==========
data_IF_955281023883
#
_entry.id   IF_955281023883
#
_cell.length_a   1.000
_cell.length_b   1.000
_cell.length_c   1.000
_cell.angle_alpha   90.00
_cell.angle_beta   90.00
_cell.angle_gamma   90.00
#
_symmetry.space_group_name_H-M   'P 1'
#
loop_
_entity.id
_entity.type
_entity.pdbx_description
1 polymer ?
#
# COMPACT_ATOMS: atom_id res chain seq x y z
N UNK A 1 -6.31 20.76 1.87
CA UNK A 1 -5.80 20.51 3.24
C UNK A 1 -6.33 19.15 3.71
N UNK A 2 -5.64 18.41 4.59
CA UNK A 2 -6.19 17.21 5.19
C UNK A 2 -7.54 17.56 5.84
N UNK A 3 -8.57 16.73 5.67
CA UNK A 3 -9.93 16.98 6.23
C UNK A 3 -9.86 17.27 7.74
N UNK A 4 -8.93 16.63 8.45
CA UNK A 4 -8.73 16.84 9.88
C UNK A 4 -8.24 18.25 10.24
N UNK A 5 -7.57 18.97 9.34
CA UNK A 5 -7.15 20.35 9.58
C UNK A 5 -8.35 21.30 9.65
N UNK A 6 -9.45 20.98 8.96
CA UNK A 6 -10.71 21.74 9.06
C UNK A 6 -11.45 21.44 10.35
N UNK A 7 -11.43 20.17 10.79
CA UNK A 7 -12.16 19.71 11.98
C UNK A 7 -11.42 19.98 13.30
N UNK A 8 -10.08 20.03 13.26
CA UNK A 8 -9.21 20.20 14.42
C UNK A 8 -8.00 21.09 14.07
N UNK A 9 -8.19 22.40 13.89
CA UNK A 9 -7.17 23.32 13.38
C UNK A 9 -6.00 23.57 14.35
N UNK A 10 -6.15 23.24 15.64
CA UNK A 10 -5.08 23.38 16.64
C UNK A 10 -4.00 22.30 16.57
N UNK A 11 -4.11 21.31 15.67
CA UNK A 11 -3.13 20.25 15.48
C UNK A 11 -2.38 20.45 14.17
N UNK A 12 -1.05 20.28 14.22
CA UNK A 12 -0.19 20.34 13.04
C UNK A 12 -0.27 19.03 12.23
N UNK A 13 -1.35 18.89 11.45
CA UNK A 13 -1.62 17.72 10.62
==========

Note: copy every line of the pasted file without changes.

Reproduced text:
data_IF_955281023883
#
_entry.id   IF_955281023883
#
_cell.length_a   1.000
_cell.length_b   1.000
_cell.length_c   1.000
_cell.angle_alpha   90.00
_cell.angle_beta   90.00
_cell.angle_gamma   90.00
#
_symmetry.space_group_name_H-M   'P 1'
#
loop_
_entity.id
_entity.type
_entity.pdbx_description
1 polymer ?
#
# COMPACT_ATOMS: atom_id res chain seq x y z
N UNK A 1 -6.31 20.76 1.87
CA UNK A 1 -5.80 20.51 3.24
C UNK A 1 -6.33 19.15 3.71
N UNK A 2 -5.64 18.41 4.59
CA UNK A 2 -6.19 17.21 5.19
C UNK A 2 -7.54 17.56 5.84
N UNK A 3 -8.57 16.73 5.67
CA UNK A 3 -9.93 16.98 6.23
C UNK A 3 -9.86 17.27 7.74
N UNK A 4 -8.93 16.63 8.45
CA UNK A 4 -8.73 16.84 9.88
C UNK A 4 -8.24 18.25 10.24
N UNK A 5 -7.57 18.97 9.34
CA UNK A 5 -7.15 20.35 9.58
C UNK A 5 -8.35 21.30 9.65
N UNK A 6 -9.45 20.98 8.96
CA UNK A 6 -10.71 21.74 9.06
C UNK A 6 -11.45 21.44 10.35
N UNK A 7 -11.43 20.17 10.79
CA UNK A 7 -12.16 19.71 11.98
C UNK A 7 -11.42 19.98 13.30
N UNK A 8 -10.08 20.03 13.26
CA UNK A 8 -9.21 20.20 14.42
C UNK A 8 -8.00 21.09 14.07
N UNK A 9 -8.19 22.40 13.89
CA UNK A 9 -7.17 23.32 13.38
C UNK A 9 -6.00 23.57 14.35
N UNK A 10 -6.15 23.24 15.64
CA UNK A 10 -5.08 23.38 16.64
C UNK A 10 -4.00 22.30 16.57
N UNK A 11 -4.11 21.31 15.67
CA UNK A 11 -3.13 20.25 15.48
C UNK A 11 -2.38 20.45 14.17
N UNK A 12 -1.05 20.28 14.22
CA UNK A 12 -0.19 20.34 13.04
C UNK A 12 -0.27 19.03 12.23
N UNK A 13 -1.35 18.89 11.45
CA UNK A 13 -1.62 17.72 10.62